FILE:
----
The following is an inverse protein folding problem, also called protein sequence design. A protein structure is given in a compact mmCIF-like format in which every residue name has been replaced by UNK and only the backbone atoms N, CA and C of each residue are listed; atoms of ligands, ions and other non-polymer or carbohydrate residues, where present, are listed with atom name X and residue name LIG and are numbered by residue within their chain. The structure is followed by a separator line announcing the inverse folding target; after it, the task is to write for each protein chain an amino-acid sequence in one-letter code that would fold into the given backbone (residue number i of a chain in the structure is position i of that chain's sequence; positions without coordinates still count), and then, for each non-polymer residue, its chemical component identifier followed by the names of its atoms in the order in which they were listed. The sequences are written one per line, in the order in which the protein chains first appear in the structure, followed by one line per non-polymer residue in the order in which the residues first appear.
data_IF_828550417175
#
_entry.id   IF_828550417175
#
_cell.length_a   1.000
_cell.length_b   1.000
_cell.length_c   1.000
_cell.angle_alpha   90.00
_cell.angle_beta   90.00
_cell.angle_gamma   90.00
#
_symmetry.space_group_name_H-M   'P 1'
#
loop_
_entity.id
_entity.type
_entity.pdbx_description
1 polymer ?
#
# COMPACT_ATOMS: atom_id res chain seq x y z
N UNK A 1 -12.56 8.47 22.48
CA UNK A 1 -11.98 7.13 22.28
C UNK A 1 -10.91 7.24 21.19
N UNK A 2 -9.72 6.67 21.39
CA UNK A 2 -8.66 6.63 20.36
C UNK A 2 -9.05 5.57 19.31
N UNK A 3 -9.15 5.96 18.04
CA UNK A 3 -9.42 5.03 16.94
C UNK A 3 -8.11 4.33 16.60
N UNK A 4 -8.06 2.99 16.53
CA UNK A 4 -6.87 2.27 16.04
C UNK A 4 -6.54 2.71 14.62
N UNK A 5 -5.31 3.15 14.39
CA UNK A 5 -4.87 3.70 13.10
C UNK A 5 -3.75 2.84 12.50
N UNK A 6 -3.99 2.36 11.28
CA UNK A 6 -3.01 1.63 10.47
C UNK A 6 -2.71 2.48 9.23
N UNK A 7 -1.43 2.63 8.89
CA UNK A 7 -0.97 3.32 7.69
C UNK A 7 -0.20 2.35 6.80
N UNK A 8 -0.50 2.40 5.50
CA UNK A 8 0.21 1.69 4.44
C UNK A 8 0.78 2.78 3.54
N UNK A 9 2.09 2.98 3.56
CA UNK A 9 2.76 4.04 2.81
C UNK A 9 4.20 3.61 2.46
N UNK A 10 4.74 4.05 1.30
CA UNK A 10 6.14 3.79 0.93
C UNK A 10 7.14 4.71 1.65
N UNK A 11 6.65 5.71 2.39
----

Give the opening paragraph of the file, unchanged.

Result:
The following is an inverse protein folding problem, also called protein sequence design. A protein structure is given in a compact mmCIF-like format in which every residue name has been replaced by UNK and only the backbone atoms N, CA and C of each residue are listed; atoms of ligands, ions and other non-polymer or carbohydrate residues, where present, are listed with atom name X and residue name LIG and are numbered by residue within their chain. The structure is followed by a separator line announcing the inverse folding target; after it, the task is to write for each protein chain an amino-acid sequence in one-letter code that would fold into the given backbone (residue number i of a chain in the structure is position i of that chain's sequence; positions without coordinates still count), and then, for each non-polymer residue, its chemical component identifier followed by the names of its atoms in the order in which they were listed. The sequences are written one per line, in the order in which the protein chains first appear in the structure, followed by one line per non-polymer residue in the order in which the residues first appear.